Voters OK new W.Va. games But Glendening says he still opposes slots at Md. horse tracks

Some in Maryland worried

Racing officials call situation 'awfully grim'

November 07, 1996|By Tom Keyser and Thomas W. Waldron | Tom Keyser and Thomas W. Waldron,SUN STAFF

Gov. Parris N. Glendening yesterday stood firm in his opposition to slot machines to help Maryland racing, even as the industry's advocates sounded alarms about Tuesday's approval of slots-style gambling at a track on the state's western border.

The approval of video-lottery devices at the horse track in Charles Town, W.Va., which is near the Maryland border 25 miles west of Frederick, will not change the governor's position, said Judi Scioli, Glendening's press secretary.

"No bill that authorizes slot machines or casinos will pass my desk," the governor said in a terse statement released by Scioli.

On Tuesday, voters in Jefferson County, W.Va., approved video-lottery machines at the Charles Town track, 7,888-4,418.

The machines, which are similar to slots except that they pay off in vouchers that must be cashed, are expected to generate a flood of revenue that will keep the 63-year-old track open and subsidize the racing operation.

Penn National Gaming Inc., which owns horse tracks and off-track betting networks in Pennsylvania, plans to buy Charles Town for $16.5 million. The company plans to spend another $16 million to renovate the track and reopen it next spring with upgraded horse racing and 400 video-lottery machines.

The company hopes eventually to install 1,000 of the gambling machines, said Peter M. Carlino, the company's chairman and chief executive.

On Maryland's eastern border, tracks in Delaware offer slot machines -- into which patrons this year have pumped more than $1.5 billion. And in Pennsylvania, lawmakers have proposed two bills authorizing slot machines at that state's tracks.

Maryland's two harness tracks, Rosecroft in Prince George's County and Ocean Downs near Ocean City, are threatening to close or declare bankruptcy largely because of competition from slots in Delaware, and representatives of the thoroughbred industry said they feel the walls closing in.

"I feel like I'm living a black-and-white movie I watched when I was a kid," said Richard Hoffberger, president of the Maryland Thoroughbred Horsemen's Association. "The Indians are surrounding the wagon train.

"The geography of this thing just boggles the mind. They're going to be sucking us dry."

Added Joseph A. De Francis, principal owner of Pimlico and Laurel Park, the state's two main thoroughbred tracks: "To say we are extremely concerned would be the grossest of understatements. Everywhere we turn, things just look awfully grim."

During Maryland's legislative session this year, the racing industry proposed a measure that would allow slot machines at four tracks -- two thoroughbred, two harness -- and a number of off-track betting sites. That bill died in committee.

This summer, Glendening vowed never to sign a bill authorizing slots at racetracks.

Reacting to Tuesday's vote in West Virginia, the General Assembly's presiding officers restated their support for legalizing slot machines at Maryland's tracks.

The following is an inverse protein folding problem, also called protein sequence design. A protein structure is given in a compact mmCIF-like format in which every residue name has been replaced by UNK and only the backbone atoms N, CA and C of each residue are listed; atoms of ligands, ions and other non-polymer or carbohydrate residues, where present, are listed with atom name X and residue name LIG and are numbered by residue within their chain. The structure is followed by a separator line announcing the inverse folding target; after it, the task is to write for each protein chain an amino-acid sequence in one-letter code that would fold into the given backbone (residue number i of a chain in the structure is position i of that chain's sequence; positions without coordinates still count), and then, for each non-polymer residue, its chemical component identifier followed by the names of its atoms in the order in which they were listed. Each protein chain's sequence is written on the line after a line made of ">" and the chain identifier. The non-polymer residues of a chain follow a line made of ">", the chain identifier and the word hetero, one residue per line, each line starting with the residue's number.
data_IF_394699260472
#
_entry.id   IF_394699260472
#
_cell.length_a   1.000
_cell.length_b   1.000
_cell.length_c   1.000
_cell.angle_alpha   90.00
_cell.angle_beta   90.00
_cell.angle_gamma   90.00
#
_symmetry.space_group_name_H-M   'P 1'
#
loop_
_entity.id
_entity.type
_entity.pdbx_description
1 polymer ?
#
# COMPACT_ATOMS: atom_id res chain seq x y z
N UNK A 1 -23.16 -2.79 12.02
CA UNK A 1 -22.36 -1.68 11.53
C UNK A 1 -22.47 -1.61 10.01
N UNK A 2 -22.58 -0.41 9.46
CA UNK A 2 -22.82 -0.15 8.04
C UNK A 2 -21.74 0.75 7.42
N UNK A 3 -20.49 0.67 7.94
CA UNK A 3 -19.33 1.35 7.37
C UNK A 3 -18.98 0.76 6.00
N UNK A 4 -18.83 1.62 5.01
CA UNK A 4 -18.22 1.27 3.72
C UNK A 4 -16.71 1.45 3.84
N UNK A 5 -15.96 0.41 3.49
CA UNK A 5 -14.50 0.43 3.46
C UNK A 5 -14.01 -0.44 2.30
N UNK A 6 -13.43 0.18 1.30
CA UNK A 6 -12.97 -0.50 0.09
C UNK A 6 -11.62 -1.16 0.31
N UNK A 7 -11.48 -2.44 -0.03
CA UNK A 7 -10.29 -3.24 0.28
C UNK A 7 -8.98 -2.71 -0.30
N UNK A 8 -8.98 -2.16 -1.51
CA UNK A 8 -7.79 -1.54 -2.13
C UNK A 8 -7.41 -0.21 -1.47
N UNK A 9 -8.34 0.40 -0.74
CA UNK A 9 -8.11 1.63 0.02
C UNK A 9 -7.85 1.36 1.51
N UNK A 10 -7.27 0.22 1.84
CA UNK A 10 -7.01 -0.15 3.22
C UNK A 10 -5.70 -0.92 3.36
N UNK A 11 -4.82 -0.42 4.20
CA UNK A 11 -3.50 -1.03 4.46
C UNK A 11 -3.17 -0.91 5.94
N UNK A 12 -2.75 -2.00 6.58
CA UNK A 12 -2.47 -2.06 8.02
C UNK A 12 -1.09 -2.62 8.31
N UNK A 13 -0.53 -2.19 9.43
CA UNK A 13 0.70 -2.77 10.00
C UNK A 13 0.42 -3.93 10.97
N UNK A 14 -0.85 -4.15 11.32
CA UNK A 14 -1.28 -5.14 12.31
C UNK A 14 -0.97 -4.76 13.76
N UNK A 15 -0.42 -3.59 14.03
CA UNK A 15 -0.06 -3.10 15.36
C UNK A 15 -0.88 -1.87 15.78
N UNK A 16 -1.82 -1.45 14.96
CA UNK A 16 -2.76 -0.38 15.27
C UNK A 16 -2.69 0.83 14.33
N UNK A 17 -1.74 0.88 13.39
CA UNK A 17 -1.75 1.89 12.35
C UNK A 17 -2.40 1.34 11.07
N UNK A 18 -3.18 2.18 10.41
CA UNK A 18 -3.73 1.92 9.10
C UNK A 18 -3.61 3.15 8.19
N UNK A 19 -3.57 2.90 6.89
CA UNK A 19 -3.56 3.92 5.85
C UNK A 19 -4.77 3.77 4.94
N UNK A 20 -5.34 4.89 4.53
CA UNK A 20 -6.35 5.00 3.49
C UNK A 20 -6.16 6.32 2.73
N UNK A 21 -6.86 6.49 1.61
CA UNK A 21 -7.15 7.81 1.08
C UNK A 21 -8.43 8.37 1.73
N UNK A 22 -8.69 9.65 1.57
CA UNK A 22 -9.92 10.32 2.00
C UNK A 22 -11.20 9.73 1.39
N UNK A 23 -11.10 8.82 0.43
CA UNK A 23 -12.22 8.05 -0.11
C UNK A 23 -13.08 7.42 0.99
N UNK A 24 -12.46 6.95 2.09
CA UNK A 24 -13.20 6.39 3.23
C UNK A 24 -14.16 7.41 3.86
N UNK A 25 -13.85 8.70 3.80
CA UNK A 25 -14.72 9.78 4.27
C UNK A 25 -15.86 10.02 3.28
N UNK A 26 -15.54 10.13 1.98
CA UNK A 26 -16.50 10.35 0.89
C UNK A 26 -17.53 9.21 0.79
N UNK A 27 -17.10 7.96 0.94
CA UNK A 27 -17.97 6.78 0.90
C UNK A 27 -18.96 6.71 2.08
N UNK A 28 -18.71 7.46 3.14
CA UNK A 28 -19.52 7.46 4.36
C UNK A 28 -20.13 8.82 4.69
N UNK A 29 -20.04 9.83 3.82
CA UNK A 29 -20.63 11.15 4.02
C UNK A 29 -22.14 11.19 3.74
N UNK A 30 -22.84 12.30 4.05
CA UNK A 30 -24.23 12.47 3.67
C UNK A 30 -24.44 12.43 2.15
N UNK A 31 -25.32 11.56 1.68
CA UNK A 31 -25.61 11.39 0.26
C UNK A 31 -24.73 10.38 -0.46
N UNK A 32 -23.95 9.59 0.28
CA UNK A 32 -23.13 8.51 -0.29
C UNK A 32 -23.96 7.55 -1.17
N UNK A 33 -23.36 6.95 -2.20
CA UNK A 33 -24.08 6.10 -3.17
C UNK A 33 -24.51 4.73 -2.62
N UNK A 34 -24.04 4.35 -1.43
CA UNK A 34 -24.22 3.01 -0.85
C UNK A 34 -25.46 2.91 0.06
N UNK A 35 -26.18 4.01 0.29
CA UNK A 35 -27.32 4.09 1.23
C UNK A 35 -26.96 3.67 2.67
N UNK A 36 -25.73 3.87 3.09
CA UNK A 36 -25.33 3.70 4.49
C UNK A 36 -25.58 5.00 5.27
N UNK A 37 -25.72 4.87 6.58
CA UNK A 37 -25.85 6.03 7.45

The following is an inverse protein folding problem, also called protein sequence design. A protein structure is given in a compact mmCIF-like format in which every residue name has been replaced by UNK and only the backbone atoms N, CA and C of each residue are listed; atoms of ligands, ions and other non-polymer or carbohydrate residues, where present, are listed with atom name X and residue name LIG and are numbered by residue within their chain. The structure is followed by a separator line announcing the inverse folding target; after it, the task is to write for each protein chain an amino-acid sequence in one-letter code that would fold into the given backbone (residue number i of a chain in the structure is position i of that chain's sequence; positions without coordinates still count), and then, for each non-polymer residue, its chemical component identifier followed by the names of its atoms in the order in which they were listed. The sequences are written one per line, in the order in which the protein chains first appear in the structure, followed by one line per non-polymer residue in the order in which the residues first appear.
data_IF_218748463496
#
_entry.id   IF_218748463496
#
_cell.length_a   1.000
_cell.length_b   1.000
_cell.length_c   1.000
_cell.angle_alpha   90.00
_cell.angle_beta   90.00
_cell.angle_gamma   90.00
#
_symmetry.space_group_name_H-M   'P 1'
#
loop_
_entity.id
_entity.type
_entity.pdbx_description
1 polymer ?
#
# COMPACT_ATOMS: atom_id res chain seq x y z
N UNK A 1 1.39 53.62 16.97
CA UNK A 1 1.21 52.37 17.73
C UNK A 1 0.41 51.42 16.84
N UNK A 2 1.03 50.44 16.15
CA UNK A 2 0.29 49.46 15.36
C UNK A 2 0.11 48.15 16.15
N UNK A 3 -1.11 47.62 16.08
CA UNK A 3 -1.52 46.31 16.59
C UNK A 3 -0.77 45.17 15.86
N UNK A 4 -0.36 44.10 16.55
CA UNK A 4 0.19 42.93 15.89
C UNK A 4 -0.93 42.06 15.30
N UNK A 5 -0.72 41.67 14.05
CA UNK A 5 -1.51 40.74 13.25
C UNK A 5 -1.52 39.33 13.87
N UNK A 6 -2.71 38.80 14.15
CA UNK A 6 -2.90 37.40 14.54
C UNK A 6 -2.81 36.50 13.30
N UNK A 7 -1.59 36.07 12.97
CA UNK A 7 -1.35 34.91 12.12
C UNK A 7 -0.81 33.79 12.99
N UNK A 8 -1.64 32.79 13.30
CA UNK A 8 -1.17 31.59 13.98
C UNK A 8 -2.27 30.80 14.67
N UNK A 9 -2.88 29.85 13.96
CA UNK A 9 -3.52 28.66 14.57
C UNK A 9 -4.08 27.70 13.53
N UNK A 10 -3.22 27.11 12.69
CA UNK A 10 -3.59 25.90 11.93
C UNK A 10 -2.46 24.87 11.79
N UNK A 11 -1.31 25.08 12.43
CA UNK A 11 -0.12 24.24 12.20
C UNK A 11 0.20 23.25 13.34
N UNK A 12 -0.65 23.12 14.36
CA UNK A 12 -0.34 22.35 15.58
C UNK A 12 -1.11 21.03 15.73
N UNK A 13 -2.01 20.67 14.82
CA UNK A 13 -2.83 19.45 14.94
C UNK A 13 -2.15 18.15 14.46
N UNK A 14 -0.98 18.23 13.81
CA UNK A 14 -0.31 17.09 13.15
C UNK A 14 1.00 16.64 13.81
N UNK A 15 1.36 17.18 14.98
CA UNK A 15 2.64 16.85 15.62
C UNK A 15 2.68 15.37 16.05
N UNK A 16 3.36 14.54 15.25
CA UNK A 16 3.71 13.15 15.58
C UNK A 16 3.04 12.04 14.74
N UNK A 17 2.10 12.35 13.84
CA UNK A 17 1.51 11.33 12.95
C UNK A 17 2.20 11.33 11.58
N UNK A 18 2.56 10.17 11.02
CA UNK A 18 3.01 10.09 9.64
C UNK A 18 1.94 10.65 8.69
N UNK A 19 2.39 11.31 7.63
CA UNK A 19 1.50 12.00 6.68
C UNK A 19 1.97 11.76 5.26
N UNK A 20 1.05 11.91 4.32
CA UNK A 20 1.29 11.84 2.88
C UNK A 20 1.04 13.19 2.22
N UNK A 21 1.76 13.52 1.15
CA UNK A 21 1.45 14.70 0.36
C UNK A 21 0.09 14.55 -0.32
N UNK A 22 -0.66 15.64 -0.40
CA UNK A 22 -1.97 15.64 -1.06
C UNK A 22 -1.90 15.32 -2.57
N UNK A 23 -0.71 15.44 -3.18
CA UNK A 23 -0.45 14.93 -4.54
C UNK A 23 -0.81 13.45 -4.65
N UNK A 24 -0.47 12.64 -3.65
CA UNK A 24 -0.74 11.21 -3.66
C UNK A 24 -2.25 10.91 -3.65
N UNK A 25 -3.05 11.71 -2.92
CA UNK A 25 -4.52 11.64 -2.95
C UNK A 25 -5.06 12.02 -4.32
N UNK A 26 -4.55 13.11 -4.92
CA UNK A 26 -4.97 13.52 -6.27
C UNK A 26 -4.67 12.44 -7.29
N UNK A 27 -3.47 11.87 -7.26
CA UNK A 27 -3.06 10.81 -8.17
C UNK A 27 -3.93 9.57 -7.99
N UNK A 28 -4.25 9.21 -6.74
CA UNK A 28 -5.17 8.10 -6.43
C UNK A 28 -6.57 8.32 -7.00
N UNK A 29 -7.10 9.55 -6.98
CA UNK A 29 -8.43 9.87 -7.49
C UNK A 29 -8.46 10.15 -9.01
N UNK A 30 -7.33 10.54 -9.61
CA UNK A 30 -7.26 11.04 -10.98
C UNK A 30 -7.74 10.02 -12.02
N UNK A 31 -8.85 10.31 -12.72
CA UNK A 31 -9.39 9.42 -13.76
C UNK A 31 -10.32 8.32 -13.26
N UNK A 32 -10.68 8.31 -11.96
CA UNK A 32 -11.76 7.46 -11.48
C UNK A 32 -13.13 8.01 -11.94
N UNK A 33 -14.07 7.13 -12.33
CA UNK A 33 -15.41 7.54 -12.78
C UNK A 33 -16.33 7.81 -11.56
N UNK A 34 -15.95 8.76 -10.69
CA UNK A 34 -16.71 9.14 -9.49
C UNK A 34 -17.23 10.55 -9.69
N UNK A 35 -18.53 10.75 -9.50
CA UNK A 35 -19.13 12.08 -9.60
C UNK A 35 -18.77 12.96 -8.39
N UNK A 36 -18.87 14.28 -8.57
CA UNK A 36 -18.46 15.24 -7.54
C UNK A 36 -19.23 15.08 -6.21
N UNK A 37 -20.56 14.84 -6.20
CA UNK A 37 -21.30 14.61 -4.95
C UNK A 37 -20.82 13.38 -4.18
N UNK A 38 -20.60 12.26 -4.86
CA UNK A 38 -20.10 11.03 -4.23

"I think it's time for a reality check," said Senate President Thomas V. Mike Miller. "Forward-thinking Marylanders should consider it very carefully because it's a definite trend.

"Gambling is an evil but it's here, and we're not going to abolish it anytime soon. So let's manage it. Don't let other states pick Marylanders' pockets," said Miller, a Prince George's Democrat.

Democratic House Speaker Casper R. Taylor Jr., who lives in Cumberland, predicted that new gambling at Charles Town would attract large numbers of Maryland residents.

"It's obviously going to have a significant economic impact on Maryland -- similar to the Delaware and Atlantic City impact," Taylor said. "Charles Town is in the back yard of Western Maryland."

But Taylor said the Charles Town situation would have no major effect in the legislature, given the governor's firm opposition to expanded gambling.

"As long as his position is what it is, I don't think the dynamic will change at all," Taylor said.

Dickie Moore, general manager of the Charles Town track, said 88 percent of its patrons are from out of state. He said that most are from Maryland and Virginia, but that he did not have breakdowns.

"And I imagine that after we reopen with video lottery," Moore said, "we'll draw even more people from Maryland."

One place where a rejuvenated Charles Town probably will have an immediate effect is the Cracked Claw, Maryland's most successful off-track betting facility. Situated in Urbana in Frederick County, the Cracked Claw is 28 miles from Charles Town.

John Poole, who owns the restaurant, bar and betting center, said many customers probably would choose Charles Town over his place, especially couples.

But Bernie Horn, executive director of NocasiNo, which opposes slots or casinos in Maryland, accused the Maryland racing industry of "crying wolf" and said the Charles Town situation would have no impact in Annapolis.

Horn noted that the state's thoroughbred tracks enjoyed a banner year in betting and profits last year.

Pub Date: 11/07/96

Baltimore Sun Articles
|
|
|
Please note the green-lined linked article text has been applied commercially without any involvement from our newsroom editors, reporters or any other editorial staff.